When I was a Hospice Chaplain, I was trained to use this list of  5 phrases to help patients deal  with end of life issues,  They are:  (1) “I forgive you”…(2) “Please forgive me”….  (3) “Thank you”….  (4) “I love you”….   (5)  “Goodbye”  The first two are the most important in my experience.   Many times I have seen patients who “hang on to life” and suffer until issues involving them are worked out.

As I am approaching end of life I am paying attention to all of them and feel that I have accomplished most of them.

I’m passing them on to you for two reasons:   (1)  You don’t have to wait until a terminal illness to be aware of the importance of these things in your relationship with loved ones.   If you or a loved one dies suddenly  due to an accident you will not have a chance to express them and deal with them—-so do it now.   (2) Because I feel the first two that deal with forgiveness  are extremely important for everyone.

Forgiveness is the foundation of all relationships.   Without love and the forgiveness that grows out of it enduring  relationships with God or with our fellow human beings is impossible. If we do not feel that God forgives us we cannot forgive ourselves, and if we cannot forgive ourselves it it is impossible to forgive others.

Both Old and New Testaments from Genesis to Revelation are narratives of God’s forgiveness.  Adam and Eve are guilty of eating the fruit of the Knowledge of Good and Evil that God told them they would die for doing.   Yet God, while driving them out of the Garden did not kill them but fashioned clothes to cover their nakedness.   Even Cain, who killed his brother Abel was protected from being slain wherever he went by the “mark of Cain.”  In Revelation the last and final words are that God will create a new heaven and earth and that sorrow and suffering and death shall be no more and in this new Jerusalem where God rules “they will be my people and I will be their God.”  Both Jeremiah and Isaiah contain similar prophetic  words.  (read Jeremiah 31.)

God is a God of love who seeks relationship with God’s creation.   God’s actions prove that to do so there must be forgiveness.    Without  God’s forgiveness for all of us who are broken and lost, there would be no relationship.

If you truly believe God forgives us for the many times when we have done the wrong thing instead of the right thing; that we have hurt rather than healed; that we have lied rather than told the truth; that we have been selfish rather than caring; that we have disregarded our neighbor rather than loved our neighbor; that we have held a grudge instead of forgiving those who hurt us.    If God can forgive you with all the thing only you know about and still love you—-then you can forgive yourself and then be able to forgive others who have hurt you and restore relationships that have turned sour because of grudges held.

Read the parable of the Prodigal Son in Luke 15:11-32.  The son hurt his father deeply when he collected what would be his inheritance before his father died and spent it foolishly.   When the son came back in rags planning to beg to be his father’s hired hand he was welcomed by his father with a new robe and with a feast and dancing after his father ran out onto the road and greeted him with open arms as he was returning home,  This is a picture of what God’s forgiveness is like, Jesus told his disciples.

Part of the prayer that Jesus taught his disciples was:   “Forgive us our debts as we forgive our debtors.    Forgiveness is important.    Ask yourself if there is someone you need to ask for forgiveness or that you hold a grudge against and needs to hear your forgiveness.  Don’t wait—tomorrow may be too late!!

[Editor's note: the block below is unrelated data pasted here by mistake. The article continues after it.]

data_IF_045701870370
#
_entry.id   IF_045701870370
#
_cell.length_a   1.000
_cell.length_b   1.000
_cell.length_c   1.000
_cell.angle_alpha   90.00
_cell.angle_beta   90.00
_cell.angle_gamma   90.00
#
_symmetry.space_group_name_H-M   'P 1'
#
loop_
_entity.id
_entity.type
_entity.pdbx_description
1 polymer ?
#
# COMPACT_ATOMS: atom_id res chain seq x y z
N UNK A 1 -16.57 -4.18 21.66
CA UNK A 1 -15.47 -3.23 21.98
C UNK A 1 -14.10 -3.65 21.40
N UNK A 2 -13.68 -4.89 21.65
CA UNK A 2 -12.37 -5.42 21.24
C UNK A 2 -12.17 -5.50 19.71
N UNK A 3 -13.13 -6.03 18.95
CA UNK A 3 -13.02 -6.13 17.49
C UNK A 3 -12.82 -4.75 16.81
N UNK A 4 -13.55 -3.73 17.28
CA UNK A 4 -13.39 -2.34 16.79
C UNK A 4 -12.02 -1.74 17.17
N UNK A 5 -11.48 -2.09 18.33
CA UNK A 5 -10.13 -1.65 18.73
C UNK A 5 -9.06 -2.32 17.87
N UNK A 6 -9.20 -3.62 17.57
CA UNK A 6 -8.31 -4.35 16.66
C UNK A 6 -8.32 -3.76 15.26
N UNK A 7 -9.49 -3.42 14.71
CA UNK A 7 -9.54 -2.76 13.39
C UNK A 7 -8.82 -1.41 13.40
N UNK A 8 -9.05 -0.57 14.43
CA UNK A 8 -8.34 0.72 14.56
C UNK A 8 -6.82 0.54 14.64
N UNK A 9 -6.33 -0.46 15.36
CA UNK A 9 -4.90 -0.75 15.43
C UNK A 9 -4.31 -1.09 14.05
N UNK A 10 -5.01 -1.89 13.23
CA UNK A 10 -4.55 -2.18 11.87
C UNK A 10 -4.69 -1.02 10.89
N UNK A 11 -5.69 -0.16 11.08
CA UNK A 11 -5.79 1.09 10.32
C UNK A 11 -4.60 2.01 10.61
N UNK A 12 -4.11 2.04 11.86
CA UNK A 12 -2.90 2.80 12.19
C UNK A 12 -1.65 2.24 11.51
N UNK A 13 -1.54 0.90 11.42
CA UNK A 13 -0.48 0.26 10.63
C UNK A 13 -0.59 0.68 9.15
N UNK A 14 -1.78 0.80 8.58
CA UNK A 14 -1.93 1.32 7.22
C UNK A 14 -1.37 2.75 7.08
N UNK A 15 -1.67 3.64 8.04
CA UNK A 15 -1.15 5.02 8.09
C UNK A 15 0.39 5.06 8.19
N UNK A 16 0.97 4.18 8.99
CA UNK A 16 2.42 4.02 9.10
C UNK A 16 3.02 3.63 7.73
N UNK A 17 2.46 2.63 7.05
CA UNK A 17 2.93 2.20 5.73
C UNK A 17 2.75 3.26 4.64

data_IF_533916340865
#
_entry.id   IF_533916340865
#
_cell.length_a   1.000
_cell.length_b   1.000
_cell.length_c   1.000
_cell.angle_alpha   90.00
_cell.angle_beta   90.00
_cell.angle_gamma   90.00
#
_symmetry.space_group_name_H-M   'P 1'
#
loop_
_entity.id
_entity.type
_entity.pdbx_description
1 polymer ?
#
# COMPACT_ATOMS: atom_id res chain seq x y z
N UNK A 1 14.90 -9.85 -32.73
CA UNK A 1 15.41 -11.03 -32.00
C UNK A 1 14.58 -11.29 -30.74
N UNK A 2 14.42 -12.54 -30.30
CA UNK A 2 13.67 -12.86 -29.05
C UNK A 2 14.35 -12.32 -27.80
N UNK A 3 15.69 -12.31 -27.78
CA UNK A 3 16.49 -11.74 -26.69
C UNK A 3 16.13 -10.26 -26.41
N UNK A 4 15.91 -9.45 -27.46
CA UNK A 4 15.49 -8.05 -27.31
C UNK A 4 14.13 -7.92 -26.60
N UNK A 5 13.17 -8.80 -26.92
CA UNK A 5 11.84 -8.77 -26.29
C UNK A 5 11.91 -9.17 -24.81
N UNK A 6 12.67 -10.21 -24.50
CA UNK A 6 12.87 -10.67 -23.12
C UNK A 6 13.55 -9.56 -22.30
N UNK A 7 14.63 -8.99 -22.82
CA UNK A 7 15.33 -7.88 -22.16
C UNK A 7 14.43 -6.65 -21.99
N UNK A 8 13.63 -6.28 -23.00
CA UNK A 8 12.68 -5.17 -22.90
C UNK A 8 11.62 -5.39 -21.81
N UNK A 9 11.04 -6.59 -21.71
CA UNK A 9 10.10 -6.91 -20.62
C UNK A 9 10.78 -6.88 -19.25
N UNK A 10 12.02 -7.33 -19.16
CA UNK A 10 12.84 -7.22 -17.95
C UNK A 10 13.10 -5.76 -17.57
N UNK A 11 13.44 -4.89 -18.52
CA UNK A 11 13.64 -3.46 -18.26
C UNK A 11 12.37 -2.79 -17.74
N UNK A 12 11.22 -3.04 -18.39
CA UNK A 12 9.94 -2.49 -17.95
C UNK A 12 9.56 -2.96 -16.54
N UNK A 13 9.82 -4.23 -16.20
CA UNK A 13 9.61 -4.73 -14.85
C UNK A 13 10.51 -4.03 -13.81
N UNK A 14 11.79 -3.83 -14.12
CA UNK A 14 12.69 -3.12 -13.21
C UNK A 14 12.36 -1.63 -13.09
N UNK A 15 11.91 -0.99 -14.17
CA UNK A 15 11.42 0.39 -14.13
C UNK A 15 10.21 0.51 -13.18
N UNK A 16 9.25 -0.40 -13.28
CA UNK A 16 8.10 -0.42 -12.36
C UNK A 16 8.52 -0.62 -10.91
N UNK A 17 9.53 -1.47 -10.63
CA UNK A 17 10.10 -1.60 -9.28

4 responses to “Forgiveness

  1. Elisabeth Wilkinson

    Dear Jim,
    You always asked such great questions in U.S. History. One morning you asked us if we would mind if a black person moved to our town and we all said, “oh sure!” You kept this up until the black person was going to move in next door to us. THE CLASSROOM WAS HUSHED!!!! Some of us talked about the question later feeling somewhat hypocritical and ashamed.

    Anyway I’ve thought about this question: “What would I ask God?” My first thought was that I don’t think I would ask him anything that I haven’t already asked him in my lifetime.
    My second thought(after reading my favorite parable of the Lost Son), is that the son didn’t ask things like, “Dad why didn’t you tell me not to go out into that world by myself?” “Dad, why didn’t you tell me my money was going to run out and that I may end up working minimal jobs?” “Why didn’t you tell me I’d feel alone and lost and ashamed, etc.”
    The Father and the son were so joyous and blessed to see each other there were no questions. I think that’s what I would do, not ask any questions. I admit I ask questions now in prayer and I’m hoping that When I see our Lord face to Face, all will be clear.

    Love you Brother Jim,

    • Elizabeth—It is so good to hear from you and I appreciate your comment which is well stated and shows a great deal of spiritual maturity on your part. I agree with you that when “the old things have passed away” there will be a new thing–the Kingdom of God–=that will replace all of the pains and troubles of this life so that it will no longer be necessary to ask God questions about our former life on earth. Thanks for your comment. Love you! Jim

  2. I absolutely love this: “If we do not feel that God forgives us we cannot forgive ourselves, and if we cannot forgive ourselves it it is impossible to forgive others.” Thank you for sharing this time in your life. You are truly an inspiration ❤ love you dearly.

  3. Pingback: Forgive – and move on – Wrestling with Faith – Dancing with Jesus

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